The Green Hornet Movie Review
The long delayed superhero movie The Green Hornet is now in theaters with the most unlikeliest of stars behind the mask, funnyman Seth Rogen. Surprisingly, the combination of Rogen, who also co-wrote the film, and non-action director Michel Gondry (Eternal Sunshine of the Spotless Mind) pays off more often than not.
In The Green Hornet, a slimmed down Rogen plays Britt Reid, the wild, reckless son of a millionaire media mogul. After his father dies, Britt discovers a new purpose in life by recruiting handyman Kato to be his crime-fighting sidekick. In their efforts to become famous, they cross paths with the ruthless but insecure crime boss Chudnofsky (Christoph Waltz).
The project, after years of passing from studio to studio, writer to writer and director to director, threw a curveball at otherwise excited fans when Seth Rogen was announced to be the main hero. Rogen, not exactly having the hero's stature or physique, is definitely one of the riskiest moves in recent memory.
Thankfully, Rogen pulls off the character more often than not and delivers an entertaining, at times funny, at other times exciting action movie that never takes itself too seriously but thankfully avoids outright campiness.
The Green Hornet is an action-comedy, but one that takes its action seriously. Gondry does an effective job of giving the audience what it wants. The action sequences aren't perfect, nor is the movie, but they are entertaining and a step above what was expected.
Rogen is okay in the lead. His character is at times overly obnoxious and a bit of a dick, to the point where you'd rather only see Kato (Jay Chou) going around kicking ass. Rogen is by far the weakest part of the movie, and yet his character is developed enough that should there be a sequel, I would buy into it.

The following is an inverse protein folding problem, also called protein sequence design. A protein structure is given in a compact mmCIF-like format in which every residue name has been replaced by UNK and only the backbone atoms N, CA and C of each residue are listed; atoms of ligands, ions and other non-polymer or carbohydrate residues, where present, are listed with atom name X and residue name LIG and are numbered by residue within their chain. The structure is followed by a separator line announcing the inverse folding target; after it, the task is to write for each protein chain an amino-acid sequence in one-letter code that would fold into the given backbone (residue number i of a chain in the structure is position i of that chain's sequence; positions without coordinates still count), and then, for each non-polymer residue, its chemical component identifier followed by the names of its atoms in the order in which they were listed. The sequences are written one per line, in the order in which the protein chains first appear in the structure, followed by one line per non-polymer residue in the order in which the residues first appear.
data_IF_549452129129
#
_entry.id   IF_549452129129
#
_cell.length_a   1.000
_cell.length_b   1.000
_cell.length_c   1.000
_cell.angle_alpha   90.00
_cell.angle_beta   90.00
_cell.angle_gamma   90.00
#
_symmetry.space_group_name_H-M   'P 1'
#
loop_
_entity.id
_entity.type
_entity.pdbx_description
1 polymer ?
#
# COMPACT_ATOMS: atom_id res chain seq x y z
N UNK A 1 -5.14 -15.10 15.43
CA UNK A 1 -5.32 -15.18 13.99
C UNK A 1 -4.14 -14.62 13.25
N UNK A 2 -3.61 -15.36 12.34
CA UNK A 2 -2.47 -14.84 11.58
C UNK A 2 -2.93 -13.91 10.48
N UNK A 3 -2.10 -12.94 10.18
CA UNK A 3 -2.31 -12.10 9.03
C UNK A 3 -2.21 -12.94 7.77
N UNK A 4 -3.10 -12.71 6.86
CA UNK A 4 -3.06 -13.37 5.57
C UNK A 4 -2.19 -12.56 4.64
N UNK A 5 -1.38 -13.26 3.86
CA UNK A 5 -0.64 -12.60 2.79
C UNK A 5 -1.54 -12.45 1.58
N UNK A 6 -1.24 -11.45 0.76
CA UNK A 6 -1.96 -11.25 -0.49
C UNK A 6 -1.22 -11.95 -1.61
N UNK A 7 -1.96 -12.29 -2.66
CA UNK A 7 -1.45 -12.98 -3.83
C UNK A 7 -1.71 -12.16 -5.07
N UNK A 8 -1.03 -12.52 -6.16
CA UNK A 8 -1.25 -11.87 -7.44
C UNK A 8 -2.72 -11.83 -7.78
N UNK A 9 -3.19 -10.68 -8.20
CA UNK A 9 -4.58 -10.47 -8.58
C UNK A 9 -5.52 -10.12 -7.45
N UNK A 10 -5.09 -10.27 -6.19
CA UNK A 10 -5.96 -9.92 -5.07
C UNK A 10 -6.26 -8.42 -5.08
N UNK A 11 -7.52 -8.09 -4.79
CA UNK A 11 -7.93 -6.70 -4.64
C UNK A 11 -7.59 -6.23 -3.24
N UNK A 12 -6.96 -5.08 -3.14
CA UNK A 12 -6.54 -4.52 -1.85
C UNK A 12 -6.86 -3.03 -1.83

Chou is excellent as his "sidekick."
Christoph Waltz is great as the villain, though he's countered by Cameron Diaz who is given a completely useless role.
The Green Hornet is best served as a movie intended to be entertaining, not necessarily "good." It's inconsistent, primarily because Gondry dwells too long on some dialogue-driven scenes between Rogen and Chou that become tedious over time. The entire production could have been tightened significantly to speed the plot along and avoid some of the tedious sparring between the two leads.
Still, it is funny enough and action-packed enough to be worth it.
The Green Hornet has a fair amount of flaws, but cherishes in them, too. Had the movie dropped some of the pointless drama between the two leads, the Cameron Diaz character and tightened up the story, it would have been a blast. As is, it's still a surprisingly worthy action-comedy that has franchise-making potential.
Review by Erik Samdahl unless otherwise indicated.